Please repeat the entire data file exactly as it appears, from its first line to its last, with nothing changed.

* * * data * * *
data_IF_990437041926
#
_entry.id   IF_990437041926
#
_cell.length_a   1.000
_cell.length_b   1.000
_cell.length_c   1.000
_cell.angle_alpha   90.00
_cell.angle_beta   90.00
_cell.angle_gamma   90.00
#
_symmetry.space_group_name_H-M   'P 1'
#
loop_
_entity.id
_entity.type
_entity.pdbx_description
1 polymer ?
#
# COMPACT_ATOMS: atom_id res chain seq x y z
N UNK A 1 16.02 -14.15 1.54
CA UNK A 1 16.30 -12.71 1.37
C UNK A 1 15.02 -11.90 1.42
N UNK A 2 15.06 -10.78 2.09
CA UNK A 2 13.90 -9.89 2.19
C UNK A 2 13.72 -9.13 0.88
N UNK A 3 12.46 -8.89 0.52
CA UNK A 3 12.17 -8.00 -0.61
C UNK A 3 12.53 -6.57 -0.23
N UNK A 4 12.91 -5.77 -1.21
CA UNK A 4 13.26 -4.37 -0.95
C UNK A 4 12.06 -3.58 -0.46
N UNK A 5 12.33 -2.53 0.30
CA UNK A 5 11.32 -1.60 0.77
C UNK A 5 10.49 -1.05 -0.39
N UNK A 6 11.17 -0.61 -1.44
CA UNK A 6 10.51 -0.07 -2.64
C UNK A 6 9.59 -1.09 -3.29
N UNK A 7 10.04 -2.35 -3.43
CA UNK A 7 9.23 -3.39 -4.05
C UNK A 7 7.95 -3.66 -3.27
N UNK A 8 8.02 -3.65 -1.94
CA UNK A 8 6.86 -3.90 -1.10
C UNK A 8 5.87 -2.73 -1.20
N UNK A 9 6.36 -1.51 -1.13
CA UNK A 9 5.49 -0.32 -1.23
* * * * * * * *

data_IF_990437041926
#
_entry.id   IF_990437041926
#
_cell.length_a   1.000
_cell.length_b   1.000
_cell.length_c   1.000
_cell.angle_alpha   90.00
_cell.angle_beta   90.00
_cell.angle_gamma   90.00
#
_symmetry.space_group_name_H-M   'P 1'
#
loop_
_entity.id
_entity.type
_entity.pdbx_description
1 polymer ?
#
# COMPACT_ATOMS: atom_id res chain seq x y z
N UNK A 1 16.02 -14.15 1.54
CA UNK A 1 16.30 -12.71 1.37
C UNK A 1 15.02 -11.90 1.42
N UNK A 2 15.06 -10.78 2.09
CA UNK A 2 13.90 -9.89 2.19
C UNK A 2 13.72 -9.13 0.88
N UNK A 3 12.46 -8.89 0.52
CA UNK A 3 12.17 -8.00 -0.61
C UNK A 3 12.53 -6.57 -0.23
N UNK A 4 12.91 -5.77 -1.21
CA UNK A 4 13.26 -4.37 -0.95
C UNK A 4 12.06 -3.58 -0.46
N UNK A 5 12.33 -2.53 0.30
CA UNK A 5 11.32 -1.60 0.77
C UNK A 5 10.49 -1.05 -0.39
N UNK A 6 11.17 -0.61 -1.44
CA UNK A 6 10.51 -0.07 -2.64
C UNK A 6 9.59 -1.09 -3.29
N UNK A 7 10.04 -2.35 -3.43
CA UNK A 7 9.23 -3.39 -4.05
C UNK A 7 7.95 -3.66 -3.27
N UNK A 8 8.02 -3.65 -1.94
CA UNK A 8 6.86 -3.90 -1.10
C UNK A 8 5.87 -2.73 -1.20
N UNK A 9 6.36 -1.51 -1.13
CA UNK A 9 5.49 -0.32 -1.23